Does mass market risk offer the clearest argument for holding gold in today’s market conditions?

To see why it might, we can take a closer look at one of the sharpest market crises to hit in recent times – the global market selloff instigated by the pandemic. 

Gold vs the S&P 500, StoneX

Like other markets, gold initially saw a selloff as markets panicked over the fallout from mass lockdowns. While this would seem counterintuitive if it is used as a hedge against freefalling markets elsewhere, it is not unusual – gold is often sold when equities are in distress as it acts as an insurance policy, enabling investors to liquidate their gold positions and cover losses elsewhere. 

However, once it has done that job, long positions are typically re-established. And, indeed, as demonstrated in the table below, gold’s fall was the shallowest and its recovery period was the shortest. This also colours gold’s failure to rally significantly as inflation spiked in 2021. Due to the Covid -19 pandemic, it was already close to its record high.

Asset performance over COVID falls, Bloomberg & StoneX

In our survey, among the respondents who had liquidated gold under duress, twice as many rebuilt positions as soon as feasible compared with those who preferred to wait for a strategic entry point.

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Why is gold considered a safe haven?

Gold doesn’t necessarily seem like an obvious safe haven at first. It generates no yield, has fewer industrial uses compared to other assets and doesn’t guarantee a return. But, as we’ve seen, both asset managers and central banks see the precious metal as crucial to their risk management plans.

Many financial institutions even label gold as a ‘risk-free’ holding alongside cash and treasuries.

We’ve already covered much of why. Gold is highly liquid, with $180 billion of the metal traded daily (including futures and ETPs). It is believed to hold its value whatever the external market conditions and is largely uncorrelated to other major assets – making it an excellent tool for diversification.

Asset performance over previous market events, World Gold Council

Perhaps most of all, though, gold appears to work as a safe haven. Above are 11 instances where the VIX spiked in the past 40 years, with price moves in equities, treasuries and gold measured over the duration of the spike in each case. Gold’s performance was positive in all except two cases. With the exception of the LTCM crisis, when there was a big flight to treasuries, it was the outperformer.

Safe havens in 2023

What about today? Gold’s safe-haven status can go a long way to explaining why the precious metal sits close to its all-time high in 2023, despite falling inflationary pressures and central bank policy generally still favouring high interest rates.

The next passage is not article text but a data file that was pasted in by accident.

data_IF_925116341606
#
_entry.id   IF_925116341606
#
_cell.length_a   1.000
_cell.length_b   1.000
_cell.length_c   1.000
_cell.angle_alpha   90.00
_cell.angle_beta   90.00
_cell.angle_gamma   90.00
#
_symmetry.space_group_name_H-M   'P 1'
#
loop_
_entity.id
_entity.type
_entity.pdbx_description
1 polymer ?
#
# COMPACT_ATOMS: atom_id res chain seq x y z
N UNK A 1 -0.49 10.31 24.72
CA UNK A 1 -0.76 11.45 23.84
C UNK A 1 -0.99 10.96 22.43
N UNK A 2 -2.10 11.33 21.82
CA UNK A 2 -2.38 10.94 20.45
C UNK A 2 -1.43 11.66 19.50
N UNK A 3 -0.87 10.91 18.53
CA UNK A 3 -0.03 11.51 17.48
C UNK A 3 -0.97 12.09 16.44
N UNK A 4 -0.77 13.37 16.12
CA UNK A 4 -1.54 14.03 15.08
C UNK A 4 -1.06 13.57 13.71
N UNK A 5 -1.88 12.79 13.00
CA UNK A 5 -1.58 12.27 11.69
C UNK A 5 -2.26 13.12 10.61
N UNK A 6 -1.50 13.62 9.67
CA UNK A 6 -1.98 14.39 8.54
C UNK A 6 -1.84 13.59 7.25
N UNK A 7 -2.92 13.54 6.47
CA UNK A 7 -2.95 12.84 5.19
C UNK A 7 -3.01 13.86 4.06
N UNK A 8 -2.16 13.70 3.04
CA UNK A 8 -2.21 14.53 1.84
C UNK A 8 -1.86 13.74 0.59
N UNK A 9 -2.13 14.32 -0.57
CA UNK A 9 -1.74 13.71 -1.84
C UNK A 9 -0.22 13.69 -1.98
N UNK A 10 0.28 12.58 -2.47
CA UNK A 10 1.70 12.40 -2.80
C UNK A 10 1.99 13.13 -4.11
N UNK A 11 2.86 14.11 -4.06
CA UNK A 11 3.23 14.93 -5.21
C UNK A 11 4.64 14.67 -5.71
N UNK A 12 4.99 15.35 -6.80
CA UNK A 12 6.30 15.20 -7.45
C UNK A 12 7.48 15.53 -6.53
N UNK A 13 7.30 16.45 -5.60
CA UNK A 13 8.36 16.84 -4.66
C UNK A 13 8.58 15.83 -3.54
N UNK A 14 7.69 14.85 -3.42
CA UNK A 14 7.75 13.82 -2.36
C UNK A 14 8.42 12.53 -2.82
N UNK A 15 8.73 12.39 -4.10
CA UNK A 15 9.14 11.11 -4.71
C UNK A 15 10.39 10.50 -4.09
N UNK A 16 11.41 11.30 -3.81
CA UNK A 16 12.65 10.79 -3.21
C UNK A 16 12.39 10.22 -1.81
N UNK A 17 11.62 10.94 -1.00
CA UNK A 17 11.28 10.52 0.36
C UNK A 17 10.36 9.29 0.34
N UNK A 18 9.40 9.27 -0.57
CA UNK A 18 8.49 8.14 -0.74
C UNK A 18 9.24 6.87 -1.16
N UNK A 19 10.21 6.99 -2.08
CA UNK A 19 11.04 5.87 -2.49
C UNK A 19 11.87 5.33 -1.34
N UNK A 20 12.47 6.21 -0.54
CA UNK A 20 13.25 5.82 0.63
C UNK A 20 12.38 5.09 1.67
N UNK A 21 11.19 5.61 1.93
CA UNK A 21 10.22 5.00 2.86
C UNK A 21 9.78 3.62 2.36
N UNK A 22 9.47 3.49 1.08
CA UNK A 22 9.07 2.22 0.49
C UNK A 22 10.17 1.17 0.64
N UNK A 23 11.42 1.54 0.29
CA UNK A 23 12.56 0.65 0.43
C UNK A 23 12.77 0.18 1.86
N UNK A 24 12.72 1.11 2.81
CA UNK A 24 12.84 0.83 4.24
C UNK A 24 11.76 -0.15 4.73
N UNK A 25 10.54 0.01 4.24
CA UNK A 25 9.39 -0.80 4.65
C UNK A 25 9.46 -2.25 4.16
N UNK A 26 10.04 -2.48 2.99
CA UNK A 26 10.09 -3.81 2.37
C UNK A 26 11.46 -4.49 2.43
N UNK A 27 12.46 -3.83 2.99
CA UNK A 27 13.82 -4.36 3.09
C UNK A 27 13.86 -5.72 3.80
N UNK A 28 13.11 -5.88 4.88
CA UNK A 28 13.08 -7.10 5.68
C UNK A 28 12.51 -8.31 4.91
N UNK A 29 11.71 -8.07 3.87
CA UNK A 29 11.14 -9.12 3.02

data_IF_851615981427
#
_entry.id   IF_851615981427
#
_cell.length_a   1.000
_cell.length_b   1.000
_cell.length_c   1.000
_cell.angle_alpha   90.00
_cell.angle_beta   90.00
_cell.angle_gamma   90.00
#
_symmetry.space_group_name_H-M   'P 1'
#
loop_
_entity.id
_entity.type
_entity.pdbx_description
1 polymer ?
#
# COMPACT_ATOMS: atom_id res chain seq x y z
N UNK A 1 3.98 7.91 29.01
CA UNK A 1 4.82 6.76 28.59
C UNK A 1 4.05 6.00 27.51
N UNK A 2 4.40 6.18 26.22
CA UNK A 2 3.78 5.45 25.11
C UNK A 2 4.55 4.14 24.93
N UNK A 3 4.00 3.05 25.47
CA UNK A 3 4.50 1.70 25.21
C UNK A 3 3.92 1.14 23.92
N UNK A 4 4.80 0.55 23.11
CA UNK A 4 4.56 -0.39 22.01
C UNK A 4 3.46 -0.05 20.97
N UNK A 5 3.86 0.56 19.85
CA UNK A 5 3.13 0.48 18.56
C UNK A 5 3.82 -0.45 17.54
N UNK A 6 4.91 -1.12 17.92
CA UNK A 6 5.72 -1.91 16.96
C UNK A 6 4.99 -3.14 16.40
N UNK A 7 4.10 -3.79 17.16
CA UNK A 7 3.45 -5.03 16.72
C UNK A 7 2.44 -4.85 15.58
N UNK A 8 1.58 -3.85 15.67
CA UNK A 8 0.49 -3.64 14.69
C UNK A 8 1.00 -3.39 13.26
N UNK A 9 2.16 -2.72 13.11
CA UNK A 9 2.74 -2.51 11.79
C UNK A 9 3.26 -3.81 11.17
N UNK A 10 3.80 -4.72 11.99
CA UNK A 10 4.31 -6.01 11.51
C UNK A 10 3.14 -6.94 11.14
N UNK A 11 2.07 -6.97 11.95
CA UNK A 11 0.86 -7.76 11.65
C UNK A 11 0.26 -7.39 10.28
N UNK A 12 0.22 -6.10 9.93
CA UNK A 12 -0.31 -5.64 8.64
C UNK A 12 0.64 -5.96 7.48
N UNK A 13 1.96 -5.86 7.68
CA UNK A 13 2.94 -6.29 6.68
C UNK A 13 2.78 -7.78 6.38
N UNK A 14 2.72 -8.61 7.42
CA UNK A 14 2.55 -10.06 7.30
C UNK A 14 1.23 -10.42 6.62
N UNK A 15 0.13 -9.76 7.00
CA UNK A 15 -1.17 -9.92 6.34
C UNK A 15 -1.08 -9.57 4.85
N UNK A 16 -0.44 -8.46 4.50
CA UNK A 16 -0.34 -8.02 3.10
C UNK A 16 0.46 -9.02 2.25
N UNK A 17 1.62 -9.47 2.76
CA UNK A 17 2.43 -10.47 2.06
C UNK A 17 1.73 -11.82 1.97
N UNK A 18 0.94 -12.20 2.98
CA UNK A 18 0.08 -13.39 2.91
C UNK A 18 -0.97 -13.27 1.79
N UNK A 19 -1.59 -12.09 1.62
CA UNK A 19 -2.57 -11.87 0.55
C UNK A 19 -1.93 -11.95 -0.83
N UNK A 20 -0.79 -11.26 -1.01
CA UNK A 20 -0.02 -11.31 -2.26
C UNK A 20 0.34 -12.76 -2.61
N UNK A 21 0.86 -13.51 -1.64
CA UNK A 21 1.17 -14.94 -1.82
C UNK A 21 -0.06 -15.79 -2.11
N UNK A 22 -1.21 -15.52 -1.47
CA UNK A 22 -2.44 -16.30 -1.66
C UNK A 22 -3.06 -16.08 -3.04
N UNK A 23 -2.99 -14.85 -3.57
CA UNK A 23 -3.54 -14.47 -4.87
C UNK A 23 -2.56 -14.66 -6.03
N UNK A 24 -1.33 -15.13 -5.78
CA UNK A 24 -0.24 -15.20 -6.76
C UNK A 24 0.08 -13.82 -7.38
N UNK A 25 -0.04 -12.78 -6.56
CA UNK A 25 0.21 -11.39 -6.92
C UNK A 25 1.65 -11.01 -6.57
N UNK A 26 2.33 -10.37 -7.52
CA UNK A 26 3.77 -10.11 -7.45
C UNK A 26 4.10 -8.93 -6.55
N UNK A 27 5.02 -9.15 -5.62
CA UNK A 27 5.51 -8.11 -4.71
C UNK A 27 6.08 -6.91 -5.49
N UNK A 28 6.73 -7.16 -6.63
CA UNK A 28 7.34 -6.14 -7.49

After all, there is much cause for market concern in 2023 – take your pick from lingering zombie banking concerns, political volatility, Russia’s continued war in Ukraine and natural disasters.

In the 1990s, the Bank of England’s Head of FX and Treasury summed up his attitude to buying gold as ‘First, the war chest argument – that gold is the ultimate store of value in an uncertain world’. Taking in the headlines in 30 years on, it doesn’t appear that much has changed.

How to buy gold

Gold’s elusive nature may, in truth, be the best reason to hold it. How many other assets can fulfil so many roles at once? As we’ve covered, you can utilize gold as a commodity, inflation hedge or safe haven – not to mention as a dollar hedge or diversification play.

The modern bullion market is broad and diverse – comprising multiple exchanges, products, and liquidity centres globally. At StoneX, we focus on providing clients with full access to both the financial and physical markets. Whether you want to hedge your physical position, take a directional view, or invest in physical metal, we can offer you easy access via our trading platforms and comprehensive network of physical supply chains.

Our experienced team offers trading services to the full spectrum of market participants, including, but not limited to, mining companies, wholesale traders, refineries, financial institutions, jewellery manufacturers and wealth managers. As a global operation, we ensure our clients get full coverage and universal access to the related financial markets through our offices in London, Singapore, Europe, Shanghai, Dubai, and the United States. 

StoneX APAC Pte. Ltd. (“SAP”) (Co. Reg. No 200616676W) is regulated as a Dealer (PS20190001002) under the Precious Stones and Precious Metals (Prevention of Money Laundering and Terrorism Financing) Act 2019 for purposes of anti-money laundering and countering the financing of terrorism. SAP is an “Approved International Trading Company” authorized to act as a “Spot Commodity Broker” under the Commodity Trading Act.